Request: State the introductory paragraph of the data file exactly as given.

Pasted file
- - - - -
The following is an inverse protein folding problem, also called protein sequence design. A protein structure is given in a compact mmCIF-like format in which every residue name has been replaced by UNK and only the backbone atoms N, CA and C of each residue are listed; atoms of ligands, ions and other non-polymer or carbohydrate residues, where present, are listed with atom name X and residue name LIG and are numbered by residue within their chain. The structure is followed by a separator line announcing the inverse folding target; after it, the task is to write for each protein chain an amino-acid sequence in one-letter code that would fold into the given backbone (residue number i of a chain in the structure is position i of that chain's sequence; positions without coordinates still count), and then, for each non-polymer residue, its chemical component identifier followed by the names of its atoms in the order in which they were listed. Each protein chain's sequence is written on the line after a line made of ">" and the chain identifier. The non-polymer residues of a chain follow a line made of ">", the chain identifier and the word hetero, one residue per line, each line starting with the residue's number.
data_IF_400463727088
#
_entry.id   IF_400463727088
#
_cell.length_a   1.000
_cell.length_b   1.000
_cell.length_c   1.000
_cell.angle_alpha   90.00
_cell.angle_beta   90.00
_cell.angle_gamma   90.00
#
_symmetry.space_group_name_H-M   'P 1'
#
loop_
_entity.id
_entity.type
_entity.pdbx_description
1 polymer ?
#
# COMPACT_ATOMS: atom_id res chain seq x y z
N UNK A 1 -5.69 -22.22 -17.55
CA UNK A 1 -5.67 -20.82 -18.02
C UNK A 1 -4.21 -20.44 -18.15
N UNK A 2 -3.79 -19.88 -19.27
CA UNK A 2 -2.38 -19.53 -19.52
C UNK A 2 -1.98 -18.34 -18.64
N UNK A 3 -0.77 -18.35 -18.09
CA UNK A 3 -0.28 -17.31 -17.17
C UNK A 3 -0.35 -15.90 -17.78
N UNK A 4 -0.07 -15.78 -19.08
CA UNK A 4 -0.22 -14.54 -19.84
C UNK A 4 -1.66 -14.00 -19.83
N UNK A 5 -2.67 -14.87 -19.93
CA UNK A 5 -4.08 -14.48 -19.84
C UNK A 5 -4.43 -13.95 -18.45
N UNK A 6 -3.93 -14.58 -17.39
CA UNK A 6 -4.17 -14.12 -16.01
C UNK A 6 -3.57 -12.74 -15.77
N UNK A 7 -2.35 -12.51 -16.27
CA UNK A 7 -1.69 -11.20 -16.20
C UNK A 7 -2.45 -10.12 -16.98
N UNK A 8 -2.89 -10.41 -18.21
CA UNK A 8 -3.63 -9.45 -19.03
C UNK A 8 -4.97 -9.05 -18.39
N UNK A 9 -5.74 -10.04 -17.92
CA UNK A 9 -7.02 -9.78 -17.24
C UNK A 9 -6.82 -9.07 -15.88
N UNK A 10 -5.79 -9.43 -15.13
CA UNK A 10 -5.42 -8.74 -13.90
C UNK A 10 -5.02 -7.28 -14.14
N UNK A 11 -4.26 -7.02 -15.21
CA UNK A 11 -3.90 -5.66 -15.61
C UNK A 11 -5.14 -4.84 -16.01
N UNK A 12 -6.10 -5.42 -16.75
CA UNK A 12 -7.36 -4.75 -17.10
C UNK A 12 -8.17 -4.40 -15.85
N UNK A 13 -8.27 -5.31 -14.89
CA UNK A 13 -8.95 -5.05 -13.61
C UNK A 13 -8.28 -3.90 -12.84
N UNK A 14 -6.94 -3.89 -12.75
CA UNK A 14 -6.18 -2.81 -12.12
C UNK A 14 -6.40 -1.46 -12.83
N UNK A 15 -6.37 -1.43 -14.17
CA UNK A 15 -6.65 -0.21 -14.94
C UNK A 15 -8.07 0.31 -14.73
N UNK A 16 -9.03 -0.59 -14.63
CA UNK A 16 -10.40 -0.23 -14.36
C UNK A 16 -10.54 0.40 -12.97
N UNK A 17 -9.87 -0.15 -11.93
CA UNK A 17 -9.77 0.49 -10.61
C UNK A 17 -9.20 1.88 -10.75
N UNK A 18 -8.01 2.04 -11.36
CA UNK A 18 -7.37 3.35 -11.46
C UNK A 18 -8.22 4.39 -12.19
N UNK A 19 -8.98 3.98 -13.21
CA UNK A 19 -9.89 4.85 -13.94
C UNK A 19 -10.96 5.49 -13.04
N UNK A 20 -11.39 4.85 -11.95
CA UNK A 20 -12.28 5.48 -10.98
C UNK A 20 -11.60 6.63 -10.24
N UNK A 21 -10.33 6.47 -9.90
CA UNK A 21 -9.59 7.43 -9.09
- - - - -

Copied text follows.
The following is an inverse protein folding problem, also called protein sequence design. A protein structure is given in a compact mmCIF-like format in which every residue name has been replaced by UNK and only the backbone atoms N, CA and C of each residue are listed; atoms of ligands, ions and other non-polymer or carbohydrate residues, where present, are listed with atom name X and residue name LIG and are numbered by residue within their chain. The structure is followed by a separator line announcing the inverse folding target; after it, the task is to write for each protein chain an amino-acid sequence in one-letter code that would fold into the given backbone (residue number i of a chain in the structure is position i of that chain's sequence; positions without coordinates still count), and then, for each non-polymer residue, its chemical component identifier followed by the names of its atoms in the order in which they were listed. Each protein chain's sequence is written on the line after a line made of ">" and the chain identifier. The non-polymer residues of a chain follow a line made of ">", the chain identifier and the word hetero, one residue per line, each line starting with the residue's number.